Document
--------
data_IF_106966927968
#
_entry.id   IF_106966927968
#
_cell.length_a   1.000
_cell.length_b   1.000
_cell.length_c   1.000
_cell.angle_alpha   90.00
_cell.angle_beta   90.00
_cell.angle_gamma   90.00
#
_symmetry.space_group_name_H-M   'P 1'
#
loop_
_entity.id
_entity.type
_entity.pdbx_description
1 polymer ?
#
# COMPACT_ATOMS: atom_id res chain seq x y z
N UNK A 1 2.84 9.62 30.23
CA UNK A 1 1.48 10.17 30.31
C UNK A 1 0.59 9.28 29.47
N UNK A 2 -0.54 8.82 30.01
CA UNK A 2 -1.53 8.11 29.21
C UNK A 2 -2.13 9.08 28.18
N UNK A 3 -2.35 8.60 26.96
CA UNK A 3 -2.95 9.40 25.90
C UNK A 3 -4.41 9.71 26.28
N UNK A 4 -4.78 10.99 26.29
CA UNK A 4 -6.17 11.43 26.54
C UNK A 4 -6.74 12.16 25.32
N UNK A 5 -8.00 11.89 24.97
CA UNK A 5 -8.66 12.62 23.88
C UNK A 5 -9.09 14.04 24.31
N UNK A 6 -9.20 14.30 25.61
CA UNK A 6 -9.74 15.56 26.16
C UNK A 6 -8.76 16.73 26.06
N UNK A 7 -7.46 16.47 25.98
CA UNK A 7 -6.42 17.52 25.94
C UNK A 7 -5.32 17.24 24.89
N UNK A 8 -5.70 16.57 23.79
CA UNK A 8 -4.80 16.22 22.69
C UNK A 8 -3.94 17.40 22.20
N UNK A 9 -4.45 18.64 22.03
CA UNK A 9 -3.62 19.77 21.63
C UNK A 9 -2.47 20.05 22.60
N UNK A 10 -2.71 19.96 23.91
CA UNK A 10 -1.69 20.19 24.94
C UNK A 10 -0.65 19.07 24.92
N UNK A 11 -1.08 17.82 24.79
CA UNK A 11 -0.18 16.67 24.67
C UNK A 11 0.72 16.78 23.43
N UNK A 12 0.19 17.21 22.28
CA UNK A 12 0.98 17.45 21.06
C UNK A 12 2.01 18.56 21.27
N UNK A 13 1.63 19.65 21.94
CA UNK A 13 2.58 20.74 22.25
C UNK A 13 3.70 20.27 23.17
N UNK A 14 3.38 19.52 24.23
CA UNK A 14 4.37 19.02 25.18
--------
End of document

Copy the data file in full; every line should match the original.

data_IF_106966927968
#
_entry.id   IF_106966927968
#
_cell.length_a   1.000
_cell.length_b   1.000
_cell.length_c   1.000
_cell.angle_alpha   90.00
_cell.angle_beta   90.00
_cell.angle_gamma   90.00
#
_symmetry.space_group_name_H-M   'P 1'
#
loop_
_entity.id
_entity.type
_entity.pdbx_description
1 polymer ?
#
# COMPACT_ATOMS: atom_id res chain seq x y z
N UNK A 1 2.84 9.62 30.23
CA UNK A 1 1.48 10.17 30.31
C UNK A 1 0.59 9.28 29.47
N UNK A 2 -0.54 8.82 30.01
CA UNK A 2 -1.53 8.11 29.21
C UNK A 2 -2.13 9.08 28.18
N UNK A 3 -2.35 8.60 26.96
CA UNK A 3 -2.95 9.40 25.90
C UNK A 3 -4.41 9.71 26.28
N UNK A 4 -4.78 10.99 26.29
CA UNK A 4 -6.17 11.43 26.54
C UNK A 4 -6.74 12.16 25.32
N UNK A 5 -8.00 11.89 24.97
CA UNK A 5 -8.66 12.62 23.88
C UNK A 5 -9.09 14.04 24.31
N UNK A 6 -9.20 14.30 25.61
CA UNK A 6 -9.74 15.56 26.16
C UNK A 6 -8.76 16.73 26.06
N UNK A 7 -7.46 16.47 25.98
CA UNK A 7 -6.42 17.52 25.94
C UNK A 7 -5.32 17.24 24.89
N UNK A 8 -5.70 16.57 23.79
CA UNK A 8 -4.80 16.22 22.69
C UNK A 8 -3.94 17.40 22.20
N UNK A 9 -4.45 18.64 22.03
CA UNK A 9 -3.62 19.77 21.63
C UNK A 9 -2.47 20.05 22.60
N UNK A 10 -2.71 19.96 23.91
CA UNK A 10 -1.69 20.19 24.94
C UNK A 10 -0.65 19.07 24.92
N UNK A 11 -1.08 17.82 24.79
CA UNK A 11 -0.18 16.67 24.67
C UNK A 11 0.72 16.78 23.43
N UNK A 12 0.19 17.21 22.28
CA UNK A 12 0.98 17.45 21.06
C UNK A 12 2.01 18.56 21.27
N UNK A 13 1.63 19.65 21.94
CA UNK A 13 2.58 20.74 22.25
C UNK A 13 3.70 20.27 23.17
N UNK A 14 3.38 19.52 24.23
CA UNK A 14 4.37 19.02 25.18